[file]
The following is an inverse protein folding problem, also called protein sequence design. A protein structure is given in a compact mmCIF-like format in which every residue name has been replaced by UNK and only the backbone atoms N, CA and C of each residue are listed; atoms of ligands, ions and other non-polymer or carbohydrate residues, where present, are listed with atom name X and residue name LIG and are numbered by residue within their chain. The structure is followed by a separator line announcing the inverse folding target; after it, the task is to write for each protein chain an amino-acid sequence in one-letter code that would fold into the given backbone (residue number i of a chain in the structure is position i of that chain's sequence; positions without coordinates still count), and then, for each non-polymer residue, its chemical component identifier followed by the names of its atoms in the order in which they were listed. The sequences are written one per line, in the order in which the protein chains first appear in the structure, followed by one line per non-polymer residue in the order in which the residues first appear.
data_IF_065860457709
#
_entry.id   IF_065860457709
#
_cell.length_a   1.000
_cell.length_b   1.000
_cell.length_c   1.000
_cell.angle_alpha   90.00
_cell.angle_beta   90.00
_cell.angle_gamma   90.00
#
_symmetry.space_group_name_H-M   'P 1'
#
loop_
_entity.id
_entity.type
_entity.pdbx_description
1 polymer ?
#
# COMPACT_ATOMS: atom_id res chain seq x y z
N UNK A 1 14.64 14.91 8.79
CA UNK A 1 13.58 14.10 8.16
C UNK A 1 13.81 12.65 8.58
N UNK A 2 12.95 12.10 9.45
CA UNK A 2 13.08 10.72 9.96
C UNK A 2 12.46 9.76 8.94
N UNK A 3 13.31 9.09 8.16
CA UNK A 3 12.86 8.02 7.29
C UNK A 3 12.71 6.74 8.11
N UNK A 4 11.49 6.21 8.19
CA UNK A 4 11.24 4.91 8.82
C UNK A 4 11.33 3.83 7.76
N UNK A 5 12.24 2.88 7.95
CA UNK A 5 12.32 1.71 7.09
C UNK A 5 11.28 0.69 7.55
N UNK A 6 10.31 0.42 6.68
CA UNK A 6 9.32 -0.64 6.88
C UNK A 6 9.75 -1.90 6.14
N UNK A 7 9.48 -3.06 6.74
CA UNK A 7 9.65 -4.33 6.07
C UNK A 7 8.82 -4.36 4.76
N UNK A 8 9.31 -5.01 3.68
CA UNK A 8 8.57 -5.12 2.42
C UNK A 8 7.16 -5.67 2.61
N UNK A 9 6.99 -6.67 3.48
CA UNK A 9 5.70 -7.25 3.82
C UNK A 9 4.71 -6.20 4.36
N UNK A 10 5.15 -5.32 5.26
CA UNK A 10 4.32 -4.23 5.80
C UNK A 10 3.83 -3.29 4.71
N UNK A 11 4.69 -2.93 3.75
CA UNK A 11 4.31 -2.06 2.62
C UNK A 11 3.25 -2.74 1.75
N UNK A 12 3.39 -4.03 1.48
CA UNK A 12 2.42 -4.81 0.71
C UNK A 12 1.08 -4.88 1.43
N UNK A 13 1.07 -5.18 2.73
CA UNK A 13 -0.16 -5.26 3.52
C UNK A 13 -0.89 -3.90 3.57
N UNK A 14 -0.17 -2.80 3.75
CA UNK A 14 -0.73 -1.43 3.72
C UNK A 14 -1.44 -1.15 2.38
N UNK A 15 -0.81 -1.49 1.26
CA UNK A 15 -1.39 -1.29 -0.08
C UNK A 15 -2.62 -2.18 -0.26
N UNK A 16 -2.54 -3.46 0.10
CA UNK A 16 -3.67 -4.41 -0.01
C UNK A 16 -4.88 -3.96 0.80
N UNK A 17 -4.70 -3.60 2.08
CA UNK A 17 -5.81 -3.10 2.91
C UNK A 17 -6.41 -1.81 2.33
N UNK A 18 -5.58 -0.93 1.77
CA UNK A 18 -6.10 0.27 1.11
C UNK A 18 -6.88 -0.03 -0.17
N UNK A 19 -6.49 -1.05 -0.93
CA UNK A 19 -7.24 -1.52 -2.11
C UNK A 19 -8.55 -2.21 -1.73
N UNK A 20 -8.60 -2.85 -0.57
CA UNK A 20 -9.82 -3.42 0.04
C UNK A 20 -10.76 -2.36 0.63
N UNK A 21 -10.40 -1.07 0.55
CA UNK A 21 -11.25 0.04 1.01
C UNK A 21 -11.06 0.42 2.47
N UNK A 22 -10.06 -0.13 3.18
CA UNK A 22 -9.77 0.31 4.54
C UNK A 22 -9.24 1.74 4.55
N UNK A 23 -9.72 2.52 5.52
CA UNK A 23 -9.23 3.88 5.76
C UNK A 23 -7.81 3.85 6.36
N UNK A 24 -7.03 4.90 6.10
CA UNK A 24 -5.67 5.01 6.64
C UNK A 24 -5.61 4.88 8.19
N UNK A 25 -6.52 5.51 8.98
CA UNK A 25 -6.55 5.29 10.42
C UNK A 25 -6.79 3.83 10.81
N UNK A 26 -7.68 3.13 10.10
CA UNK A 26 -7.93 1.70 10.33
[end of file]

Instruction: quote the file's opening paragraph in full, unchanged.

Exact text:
The following is an inverse protein folding problem, also called protein sequence design. A protein structure is given in a compact mmCIF-like format in which every residue name has been replaced by UNK and only the backbone atoms N, CA and C of each residue are listed; atoms of ligands, ions and other non-polymer or carbohydrate residues, where present, are listed with atom name X and residue name LIG and are numbered by residue within their chain. The structure is followed by a separator line announcing the inverse folding target; after it, the task is to write for each protein chain an amino-acid sequence in one-letter code that would fold into the given backbone (residue number i of a chain in the structure is position i of that chain's sequence; positions without coordinates still count), and then, for each non-polymer residue, its chemical component identifier followed by the names of its atoms in the order in which they were listed. The sequences are written one per line, in the order in which the protein chains first appear in the structure, followed by one line per non-polymer residue in the order in which the residues first appear.